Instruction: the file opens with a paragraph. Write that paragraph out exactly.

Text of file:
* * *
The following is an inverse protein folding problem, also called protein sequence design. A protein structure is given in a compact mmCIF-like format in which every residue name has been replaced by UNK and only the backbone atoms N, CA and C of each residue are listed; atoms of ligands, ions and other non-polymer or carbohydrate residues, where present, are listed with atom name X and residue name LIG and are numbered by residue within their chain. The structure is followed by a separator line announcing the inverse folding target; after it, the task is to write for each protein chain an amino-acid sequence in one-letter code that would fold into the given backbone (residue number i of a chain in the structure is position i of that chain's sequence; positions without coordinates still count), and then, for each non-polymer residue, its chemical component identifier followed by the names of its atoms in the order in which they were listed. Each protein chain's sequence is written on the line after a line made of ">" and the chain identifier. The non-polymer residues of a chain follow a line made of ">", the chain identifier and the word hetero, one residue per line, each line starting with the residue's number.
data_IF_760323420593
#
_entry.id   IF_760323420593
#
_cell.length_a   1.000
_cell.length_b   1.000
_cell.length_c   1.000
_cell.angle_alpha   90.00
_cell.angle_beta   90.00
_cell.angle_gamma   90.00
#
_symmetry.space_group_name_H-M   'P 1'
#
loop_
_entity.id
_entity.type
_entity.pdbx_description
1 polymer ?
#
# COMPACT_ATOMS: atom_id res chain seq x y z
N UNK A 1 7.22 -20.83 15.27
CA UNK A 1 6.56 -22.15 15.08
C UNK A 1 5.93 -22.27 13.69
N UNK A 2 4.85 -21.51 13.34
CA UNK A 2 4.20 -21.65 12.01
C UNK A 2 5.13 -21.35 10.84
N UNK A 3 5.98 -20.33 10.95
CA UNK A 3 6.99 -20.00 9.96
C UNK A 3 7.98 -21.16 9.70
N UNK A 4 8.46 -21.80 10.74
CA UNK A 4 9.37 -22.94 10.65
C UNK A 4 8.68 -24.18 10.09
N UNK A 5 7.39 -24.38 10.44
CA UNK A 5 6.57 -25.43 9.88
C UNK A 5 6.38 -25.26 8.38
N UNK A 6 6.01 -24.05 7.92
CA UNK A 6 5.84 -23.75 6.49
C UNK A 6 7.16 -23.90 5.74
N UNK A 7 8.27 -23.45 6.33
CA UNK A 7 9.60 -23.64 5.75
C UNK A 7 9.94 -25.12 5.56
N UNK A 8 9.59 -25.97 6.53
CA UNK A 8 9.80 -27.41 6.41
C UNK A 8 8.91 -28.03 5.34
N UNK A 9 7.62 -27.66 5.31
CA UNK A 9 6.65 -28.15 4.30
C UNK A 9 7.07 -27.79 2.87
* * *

The following is an inverse protein folding problem, also called protein sequence design. A protein structure is given in a compact mmCIF-like format in which every residue name has been replaced by UNK and only the backbone atoms N, CA and C of each residue are listed; atoms of ligands, ions and other non-polymer or carbohydrate residues, where present, are listed with atom name X and residue name LIG and are numbered by residue within their chain. The structure is followed by a separator line announcing the inverse folding target; after it, the task is to write for each protein chain an amino-acid sequence in one-letter code that would fold into the given backbone (residue number i of a chain in the structure is position i of that chain's sequence; positions without coordinates still count), and then, for each non-polymer residue, its chemical component identifier followed by the names of its atoms in the order in which they were listed. Each protein chain's sequence is written on the line after a line made of ">" and the chain identifier. The non-polymer residues of a chain follow a line made of ">", the chain identifier and the word hetero, one residue per line, each line starting with the residue's number.